Thursday, July 14, 2016


Continued from WORLD WIDE HOCKEY TOUR – WINNIPEG (PART A) in July, 2016.]

Anyway, Mekkar has determined that eliminating fighting altogether from the game of hockey at the professional level endangers the player. Specifically the stars who people buy tickets to see. By taking away the fist-cuffs completely would result in more injuries to them. Plus, add a watered-down product which could affect the number of fans thus the amount Continued of gate receipts. Since hockey is so much more dependant on fans attending games than the other big sports. The financial health of teams and leagues would be severely hindered.

The instigator rule already is detrimental and curtails the ability to combat cheap shots against the star players that puts fans’ butts in the stands. Mekkar reasons that designated policemen also free up space on the ice and create for more unobstructed movement and offensive flow during the game. However, those fighters’s must have other skills to contribute to the rest of the club.

The Northern Native further comments, “Fighting in our sport is a preferable alternative to other adverse effects from vicious surgical-like stickwork and nasty elbows.” [;;;;] He knows this from experience and the number of scars from the evil stick tactics and cheap shots on his body. Even in some non-descript places. Mekkar’s advice is check with some individuals who participate in pro hockey leagues in other locations of the planet that have banned fighting. Those people will tell you stories and give a very different picture regarding that dispute.

He doesn’t want the want the sport to adjust its core self to win over fringe fans in locations that reject the game of hockey. Mekkar nails it in a off the cuff manner, “If they don’t like it, forget them!” He also quips, “The largest gridiron football players don’t scare me, and I have never met one that I couldn’t handle. That goes for most sports athletes including fighters. Remember, I rapped a (non-polar) bear in the nose and told it to leave or it would lose its life!” Mekkar has victoriously tangled with a few of those from other endeavors before. He is afraid of no human, just the trepidation of not succeeding.

As he was watching a hockey game on one of the local channels in the hotel his team was staying at, Mekkar became bothered. One of the hockey commentators, he doesn’t remember which, made a statement that set Mekkar off shouting, “That is such a crock!” at the television. The person on the tube was mentioning something about taking shots on net from sharp angles on the ice. The announcer commented about this factor normally results in a higher percentage of initial goalie saves and rebounds back out in the slot area. That is, in front of the net from the face circle on in to the net. Mekkar notes his disagreement  because netminders are getting better at redirecting the puck over toward the corners and boards away from the net to remove second chance opportunities. He says that opinion is old and changing much quicker than anticipated. At least that was the case with goalies Mekkar has played alongside and against.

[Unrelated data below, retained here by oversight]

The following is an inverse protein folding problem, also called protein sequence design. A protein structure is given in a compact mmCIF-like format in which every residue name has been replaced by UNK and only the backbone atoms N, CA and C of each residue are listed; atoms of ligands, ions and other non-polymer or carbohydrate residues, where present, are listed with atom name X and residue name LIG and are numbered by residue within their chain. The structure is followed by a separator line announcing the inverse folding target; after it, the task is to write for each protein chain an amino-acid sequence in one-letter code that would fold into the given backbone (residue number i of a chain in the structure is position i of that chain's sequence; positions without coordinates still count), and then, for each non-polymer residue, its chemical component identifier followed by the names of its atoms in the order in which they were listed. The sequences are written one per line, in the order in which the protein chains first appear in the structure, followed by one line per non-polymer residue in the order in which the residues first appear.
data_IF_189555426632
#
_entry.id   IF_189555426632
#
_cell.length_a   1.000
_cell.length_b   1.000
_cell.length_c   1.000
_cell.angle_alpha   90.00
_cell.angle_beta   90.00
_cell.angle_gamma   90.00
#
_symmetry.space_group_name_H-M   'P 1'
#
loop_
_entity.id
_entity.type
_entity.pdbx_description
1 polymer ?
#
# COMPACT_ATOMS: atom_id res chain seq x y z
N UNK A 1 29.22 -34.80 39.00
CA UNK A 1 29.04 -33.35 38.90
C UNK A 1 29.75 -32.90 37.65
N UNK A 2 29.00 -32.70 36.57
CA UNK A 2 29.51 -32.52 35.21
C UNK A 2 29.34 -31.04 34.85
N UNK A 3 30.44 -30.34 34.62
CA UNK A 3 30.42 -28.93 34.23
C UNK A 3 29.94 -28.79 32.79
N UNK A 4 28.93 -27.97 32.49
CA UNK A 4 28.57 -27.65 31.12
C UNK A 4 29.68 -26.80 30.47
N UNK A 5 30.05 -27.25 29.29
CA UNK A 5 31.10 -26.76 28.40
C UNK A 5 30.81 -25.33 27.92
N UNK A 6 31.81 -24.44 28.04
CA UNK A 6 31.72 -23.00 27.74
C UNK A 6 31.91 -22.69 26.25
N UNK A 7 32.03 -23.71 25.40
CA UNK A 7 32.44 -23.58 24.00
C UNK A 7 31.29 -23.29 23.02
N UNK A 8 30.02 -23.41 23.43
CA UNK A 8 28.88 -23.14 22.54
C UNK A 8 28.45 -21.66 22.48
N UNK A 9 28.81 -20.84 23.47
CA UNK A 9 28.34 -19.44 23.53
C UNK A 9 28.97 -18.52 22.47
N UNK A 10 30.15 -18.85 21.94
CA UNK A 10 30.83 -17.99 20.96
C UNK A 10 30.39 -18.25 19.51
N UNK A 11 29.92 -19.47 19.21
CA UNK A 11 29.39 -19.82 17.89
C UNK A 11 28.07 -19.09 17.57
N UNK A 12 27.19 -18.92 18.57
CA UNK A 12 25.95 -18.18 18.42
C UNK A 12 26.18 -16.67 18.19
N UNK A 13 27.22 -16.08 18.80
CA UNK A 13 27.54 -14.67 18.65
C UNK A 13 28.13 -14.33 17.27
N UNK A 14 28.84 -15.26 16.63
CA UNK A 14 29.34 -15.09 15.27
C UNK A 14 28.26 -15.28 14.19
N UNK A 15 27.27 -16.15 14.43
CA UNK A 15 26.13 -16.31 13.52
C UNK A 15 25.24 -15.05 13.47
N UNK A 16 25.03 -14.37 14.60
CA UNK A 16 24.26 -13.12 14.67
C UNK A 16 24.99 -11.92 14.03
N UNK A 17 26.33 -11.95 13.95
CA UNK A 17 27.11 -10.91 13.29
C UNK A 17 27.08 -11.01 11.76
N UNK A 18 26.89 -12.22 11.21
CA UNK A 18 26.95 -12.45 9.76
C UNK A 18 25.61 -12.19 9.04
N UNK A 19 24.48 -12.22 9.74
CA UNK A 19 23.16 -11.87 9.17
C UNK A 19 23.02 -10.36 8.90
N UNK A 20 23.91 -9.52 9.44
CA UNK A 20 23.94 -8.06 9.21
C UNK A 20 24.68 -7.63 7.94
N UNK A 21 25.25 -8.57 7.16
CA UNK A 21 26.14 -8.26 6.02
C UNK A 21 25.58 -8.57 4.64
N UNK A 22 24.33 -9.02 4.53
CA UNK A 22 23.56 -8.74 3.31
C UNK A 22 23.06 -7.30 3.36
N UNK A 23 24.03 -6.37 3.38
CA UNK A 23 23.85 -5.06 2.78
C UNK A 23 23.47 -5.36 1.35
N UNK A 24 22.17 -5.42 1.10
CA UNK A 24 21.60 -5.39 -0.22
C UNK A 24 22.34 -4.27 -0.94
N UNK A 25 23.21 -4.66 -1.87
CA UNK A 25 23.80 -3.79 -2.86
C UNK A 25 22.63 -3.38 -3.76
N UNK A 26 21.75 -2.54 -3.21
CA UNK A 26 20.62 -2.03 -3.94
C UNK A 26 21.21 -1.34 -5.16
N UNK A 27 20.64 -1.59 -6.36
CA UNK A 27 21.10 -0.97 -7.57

Mekkar has the mindset of why should an attacking offensive player intentionally limit themselves and their options for potential goals. Especially by swinging out wide and taking the shots from there only. There are more options and holes to score a goal when shooting on net when an offensive player is directly in the center of the ice in the slot and goal crease areas. The netminder is unable to cover all of the net no matter how large they are and they have to be nimble as well. Well, there is more logic to this train of thought Mekkar asserted. When a goaltender stands in the net in the ready position, there are seven open areas that the goalie must cover: Glove side – high and low, Stick side – high and low, between the pads or legs, and added later between the goalie’s glove or blocker and rib cage. [;;] Why shoot where it is easiest to stop?

Then there is matter of goaltenders playing and cutting off the angels to dramatically increase their ability to stop pucks. [;] This was even more helpful to Mekkar due to his frequent riverboat gambling and aggressive style in relation to checking attacking opposition forwards. Don’t forget about the amount of communication on the ice needed between teammates. Most definitely between goalies and defensemen like Mekkar. These are nuances that are only acquired through familiarity and pre-arrangement between team members. []